Working with Keith Douglas Blair made Taos jeweler and professional skier Gail Golden grow an inch.

Using a combination of deep tissue and “nurturing” techniques, polarity therapy, cranio-sacral therapy and foot reflexology — Blair helps his clients release decades-old patterning to achieve new levels of optimal body function.

In a brief glance at the Internet, height has been reported anecdotally to increase after various body regimens, including daily stretching, yoga and pilates, among others.

Still, gaining an inch in your 40s is really not too common.

From 40 onward, most of us lose 1/3 of an inch in height every 10 years after age 40 — up to 2 full inches by age 80 as a rule.

The growth plates (epiphyseal discs) at the ends of the body's long bones that are soft up into the 30s to accommodate bone growth have basically hardened by 40.

While 1-to 2-inch gains in height are typically the result of better posture due to looser ligaments, it's a huge benefit overall when the body's core and vital organs are not scrunched through increasing spinal curvature, poor stance, tight ligaments and/or strained musculature.

But “deep tissue” manipulation, akin to “Rolfing,” is not everyone's preference. To find out Blair's approach, The Taos News caught up with him at Taos Center for Natural Healing, on Calvary Road in Taos, now his home base.

“Deep work,” also called “Postural Integration,” Blair says, can be everything from “very emotionally based to very subtle … I can usually tell pretty quickly what a person's level of tolerance is. ”

He loves finding the balance in the tissue's depth, he says, “playing with that dynamic, opening things up; and after it's been challenged at a deeper structural level, then finding where things are out of balance.”

He likes a 10-session series, to break up the body's “armoring” or systematic dysfunctionality.

“They say most of our emotional programming is built up by age 4 — be it from parents' influence, diet, genetics,” and the like. Exactly what he uses, depends on the client.  

“It's very intuitive,” he says, hesitating briefly over the non-scientific term. “Deep work; a lot of breath-work. There can be some dialogue — whatever's necessary. It's about clearing the body of unnecessary baggage.”

While he agrees that the “armoring” may actually be a part of our adult identity, the way we “walk” in the world, he adds however, “We want to be able to take that armor off and hang it up when it's not needed” — to be in charge of the body, not the other way round.

He says a key aspect of his approach depends, too, on a person's attitude about their situation:

“Do they want to change — more importantly — do they believe they can change? I build up a relationship of trust, a safe space to talk about things they maybe haven't talked about before.”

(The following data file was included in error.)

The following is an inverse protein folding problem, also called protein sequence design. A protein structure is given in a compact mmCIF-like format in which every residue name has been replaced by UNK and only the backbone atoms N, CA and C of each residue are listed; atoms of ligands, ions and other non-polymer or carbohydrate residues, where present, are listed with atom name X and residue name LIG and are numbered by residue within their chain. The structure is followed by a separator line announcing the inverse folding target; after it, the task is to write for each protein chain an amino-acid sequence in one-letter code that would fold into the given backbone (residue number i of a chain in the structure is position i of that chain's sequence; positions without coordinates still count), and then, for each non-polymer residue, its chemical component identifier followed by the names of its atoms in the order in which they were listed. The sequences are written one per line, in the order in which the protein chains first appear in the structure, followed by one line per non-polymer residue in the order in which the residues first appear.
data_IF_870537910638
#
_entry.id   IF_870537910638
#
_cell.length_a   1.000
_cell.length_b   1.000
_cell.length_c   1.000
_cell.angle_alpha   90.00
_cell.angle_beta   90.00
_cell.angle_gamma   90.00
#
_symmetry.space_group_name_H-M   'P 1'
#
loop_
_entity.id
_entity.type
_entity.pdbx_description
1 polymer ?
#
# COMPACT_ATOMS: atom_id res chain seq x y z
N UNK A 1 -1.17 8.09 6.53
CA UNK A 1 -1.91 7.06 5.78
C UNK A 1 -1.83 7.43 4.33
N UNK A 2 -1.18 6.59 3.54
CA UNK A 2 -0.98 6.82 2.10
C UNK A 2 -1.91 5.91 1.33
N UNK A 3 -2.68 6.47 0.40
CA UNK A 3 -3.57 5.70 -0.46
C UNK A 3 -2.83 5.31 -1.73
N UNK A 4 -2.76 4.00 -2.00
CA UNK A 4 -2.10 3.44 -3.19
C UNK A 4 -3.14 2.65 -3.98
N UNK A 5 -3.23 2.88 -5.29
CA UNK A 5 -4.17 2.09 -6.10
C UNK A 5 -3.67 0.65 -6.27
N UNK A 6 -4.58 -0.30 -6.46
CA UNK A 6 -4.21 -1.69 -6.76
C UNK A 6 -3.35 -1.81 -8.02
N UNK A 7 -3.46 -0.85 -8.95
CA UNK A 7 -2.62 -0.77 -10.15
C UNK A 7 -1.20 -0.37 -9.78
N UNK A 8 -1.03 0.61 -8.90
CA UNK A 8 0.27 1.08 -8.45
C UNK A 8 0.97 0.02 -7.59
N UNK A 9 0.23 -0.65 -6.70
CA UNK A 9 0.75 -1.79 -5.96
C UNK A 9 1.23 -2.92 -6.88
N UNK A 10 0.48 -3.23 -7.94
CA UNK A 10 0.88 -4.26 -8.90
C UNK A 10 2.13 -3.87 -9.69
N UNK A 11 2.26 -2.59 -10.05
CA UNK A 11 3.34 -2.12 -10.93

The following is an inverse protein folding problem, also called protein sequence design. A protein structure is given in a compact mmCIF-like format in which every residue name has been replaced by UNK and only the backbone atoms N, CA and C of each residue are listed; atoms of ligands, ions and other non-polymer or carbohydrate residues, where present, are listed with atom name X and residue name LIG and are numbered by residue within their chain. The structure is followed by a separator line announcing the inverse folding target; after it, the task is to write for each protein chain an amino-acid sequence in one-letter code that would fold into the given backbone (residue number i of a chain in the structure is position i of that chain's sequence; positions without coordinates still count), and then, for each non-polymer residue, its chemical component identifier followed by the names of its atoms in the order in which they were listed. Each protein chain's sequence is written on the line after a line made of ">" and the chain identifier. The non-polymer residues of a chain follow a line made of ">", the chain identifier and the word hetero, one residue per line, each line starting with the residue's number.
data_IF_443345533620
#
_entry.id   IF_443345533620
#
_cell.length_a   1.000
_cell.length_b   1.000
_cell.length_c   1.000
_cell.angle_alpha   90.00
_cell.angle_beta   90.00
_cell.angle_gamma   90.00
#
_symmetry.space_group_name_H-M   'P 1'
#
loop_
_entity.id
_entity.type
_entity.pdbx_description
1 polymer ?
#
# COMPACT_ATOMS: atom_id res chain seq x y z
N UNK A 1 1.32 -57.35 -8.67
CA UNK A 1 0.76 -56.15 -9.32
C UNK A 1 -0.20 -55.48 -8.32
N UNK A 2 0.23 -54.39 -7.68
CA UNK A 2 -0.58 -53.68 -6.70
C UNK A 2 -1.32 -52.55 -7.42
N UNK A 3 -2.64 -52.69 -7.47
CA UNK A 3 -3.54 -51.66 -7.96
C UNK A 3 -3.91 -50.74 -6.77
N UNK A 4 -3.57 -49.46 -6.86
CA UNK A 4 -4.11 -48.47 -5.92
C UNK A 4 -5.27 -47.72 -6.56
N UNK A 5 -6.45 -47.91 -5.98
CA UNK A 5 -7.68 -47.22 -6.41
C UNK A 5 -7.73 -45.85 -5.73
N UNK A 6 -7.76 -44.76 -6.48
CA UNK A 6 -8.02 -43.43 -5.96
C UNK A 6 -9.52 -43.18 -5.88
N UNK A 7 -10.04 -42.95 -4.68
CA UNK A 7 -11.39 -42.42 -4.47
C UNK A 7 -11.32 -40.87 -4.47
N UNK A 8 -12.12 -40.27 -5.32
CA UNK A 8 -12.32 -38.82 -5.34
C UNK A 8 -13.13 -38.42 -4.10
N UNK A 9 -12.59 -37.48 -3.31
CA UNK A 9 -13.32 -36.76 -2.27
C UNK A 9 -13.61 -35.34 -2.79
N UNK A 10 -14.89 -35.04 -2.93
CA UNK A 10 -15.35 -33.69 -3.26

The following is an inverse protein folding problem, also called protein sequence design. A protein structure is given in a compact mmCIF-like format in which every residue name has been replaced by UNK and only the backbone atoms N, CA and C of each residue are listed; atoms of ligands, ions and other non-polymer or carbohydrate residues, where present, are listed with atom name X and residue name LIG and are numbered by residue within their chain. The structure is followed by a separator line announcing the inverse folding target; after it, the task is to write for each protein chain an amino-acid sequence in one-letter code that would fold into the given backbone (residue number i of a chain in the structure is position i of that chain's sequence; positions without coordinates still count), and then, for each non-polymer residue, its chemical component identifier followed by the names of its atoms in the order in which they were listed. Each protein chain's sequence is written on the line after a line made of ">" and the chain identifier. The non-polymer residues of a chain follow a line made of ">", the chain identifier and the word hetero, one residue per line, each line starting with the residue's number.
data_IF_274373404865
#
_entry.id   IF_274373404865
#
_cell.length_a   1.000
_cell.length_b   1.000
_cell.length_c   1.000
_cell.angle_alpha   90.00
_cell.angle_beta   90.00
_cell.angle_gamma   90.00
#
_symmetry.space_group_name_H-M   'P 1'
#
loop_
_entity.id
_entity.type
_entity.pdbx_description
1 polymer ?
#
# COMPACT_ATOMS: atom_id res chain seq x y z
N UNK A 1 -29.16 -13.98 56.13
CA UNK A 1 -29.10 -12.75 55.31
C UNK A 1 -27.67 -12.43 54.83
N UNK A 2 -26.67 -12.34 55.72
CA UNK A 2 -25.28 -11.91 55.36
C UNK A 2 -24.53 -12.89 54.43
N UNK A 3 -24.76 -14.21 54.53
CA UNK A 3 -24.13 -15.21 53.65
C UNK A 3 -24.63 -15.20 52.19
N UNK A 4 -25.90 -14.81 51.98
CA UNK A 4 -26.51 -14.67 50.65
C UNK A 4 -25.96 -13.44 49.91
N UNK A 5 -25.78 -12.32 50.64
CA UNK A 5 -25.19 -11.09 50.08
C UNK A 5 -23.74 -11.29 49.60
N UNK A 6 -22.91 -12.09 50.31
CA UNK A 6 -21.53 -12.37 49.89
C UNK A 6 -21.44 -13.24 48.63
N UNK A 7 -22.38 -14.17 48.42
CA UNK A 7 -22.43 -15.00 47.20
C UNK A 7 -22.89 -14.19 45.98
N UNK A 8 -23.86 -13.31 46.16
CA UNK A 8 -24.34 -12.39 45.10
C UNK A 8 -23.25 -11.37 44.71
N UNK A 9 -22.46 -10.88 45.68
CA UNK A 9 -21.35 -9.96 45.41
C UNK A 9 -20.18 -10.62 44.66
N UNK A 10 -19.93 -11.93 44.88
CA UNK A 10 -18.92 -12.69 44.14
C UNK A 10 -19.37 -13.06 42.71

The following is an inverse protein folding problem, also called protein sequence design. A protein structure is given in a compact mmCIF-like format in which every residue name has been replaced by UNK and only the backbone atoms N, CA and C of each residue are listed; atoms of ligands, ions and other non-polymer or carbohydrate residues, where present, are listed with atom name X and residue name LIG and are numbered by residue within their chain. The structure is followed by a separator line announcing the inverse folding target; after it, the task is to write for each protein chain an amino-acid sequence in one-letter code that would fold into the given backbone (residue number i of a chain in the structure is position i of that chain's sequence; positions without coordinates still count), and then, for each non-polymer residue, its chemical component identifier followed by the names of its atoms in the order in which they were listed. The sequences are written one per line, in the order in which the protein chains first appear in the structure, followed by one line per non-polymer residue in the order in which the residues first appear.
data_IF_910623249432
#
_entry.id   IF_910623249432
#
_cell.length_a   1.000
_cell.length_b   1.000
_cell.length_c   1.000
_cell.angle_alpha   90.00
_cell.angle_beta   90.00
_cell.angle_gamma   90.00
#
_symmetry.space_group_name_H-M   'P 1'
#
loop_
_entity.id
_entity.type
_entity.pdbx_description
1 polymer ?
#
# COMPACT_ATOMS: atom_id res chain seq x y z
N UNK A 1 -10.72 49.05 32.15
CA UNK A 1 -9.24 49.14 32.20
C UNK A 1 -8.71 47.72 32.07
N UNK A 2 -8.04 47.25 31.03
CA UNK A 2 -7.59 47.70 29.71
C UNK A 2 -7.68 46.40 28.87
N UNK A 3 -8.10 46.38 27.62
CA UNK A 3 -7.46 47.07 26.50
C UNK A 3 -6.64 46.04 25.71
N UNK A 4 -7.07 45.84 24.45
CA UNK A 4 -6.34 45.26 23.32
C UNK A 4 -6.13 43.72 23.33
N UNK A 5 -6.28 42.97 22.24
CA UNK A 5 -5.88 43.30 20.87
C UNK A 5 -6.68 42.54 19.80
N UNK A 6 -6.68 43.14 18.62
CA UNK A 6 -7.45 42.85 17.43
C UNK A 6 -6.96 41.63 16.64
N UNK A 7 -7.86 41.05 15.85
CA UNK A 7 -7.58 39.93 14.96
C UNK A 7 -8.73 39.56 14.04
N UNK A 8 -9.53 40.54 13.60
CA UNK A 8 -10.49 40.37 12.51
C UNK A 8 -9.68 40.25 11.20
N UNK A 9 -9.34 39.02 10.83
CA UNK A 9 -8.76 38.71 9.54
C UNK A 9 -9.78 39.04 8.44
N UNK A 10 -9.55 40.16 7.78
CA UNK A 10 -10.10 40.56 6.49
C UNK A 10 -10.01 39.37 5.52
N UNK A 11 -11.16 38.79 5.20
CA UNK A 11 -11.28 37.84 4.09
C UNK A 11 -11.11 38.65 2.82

In his 30-year practice of various techniques, he says, “there's nothing that can shock me.”

But no one approach works 100 percent, 100 percent of the time.

“Some people don't relate to certain things. The most important thing for me is that they come out feeling more at peace, more in harmony, with greater ease in their bodies.”

Body as mirror

He and most body workers encounter back issues frequently, he says.

“The upper back often relates to feeling overburdened, weighed down, overwhelmed and exhausted, having to be strong.

“The mid-back can show issues of guilt or a feeling of 'Get off my back!' The lower back seems to be about support — money issues or feeling unsupported in your world, your environment, your friends and family.”

Not earth-shattering, he agrees, but he trusts the body as a reliable reflection of the whole — physical, mental and emotional — state of one's being.

“Body work helps people become aware of what's going on inside them, and then trusting that it can be different, that you can change.”

And while it's all “very nice” to think in rarified terms of spirituality, he insists on being practical, on “grounding” the changes and the concepts in the proof of the body's response.


Toning, making sounds, is another arrow in his therapeutic quiver.

“It's a huge difficulty for some people to 'speak their truth,' so just making sounds is a big step for a lot of people.”

Blair feels his stage and acting work has made him a natural, being able to sound a full range from deep dirge-like notes up to ET (he hit a high pitchy note to demonstrate).

“Sound penetrates into the body like nothing else and I've come to realize that when I hit the right pitch, I'm doing it intuitively. And people just respond to it so positively.”

Overall, he thinks his success is due to compassion, nonjudgmentalness, unconditional love and creating a safe container for change to take place — starting on the outside and ending up from the inside-out.

A native Kiwi (New Zealander), Blair traded his 14-year Los Angeles-acting-career for the wild blue yonder of Taos, 22 years ago and hasn't looked back.

“Life's great,” Blair says. “I'm glad to be the age I am (63), I'm very, very grateful for my good health … a physical, emotional, mental and spiritual embodiment of service to others."

  • Virginia L. Clark is a copy editor for The Taos News.

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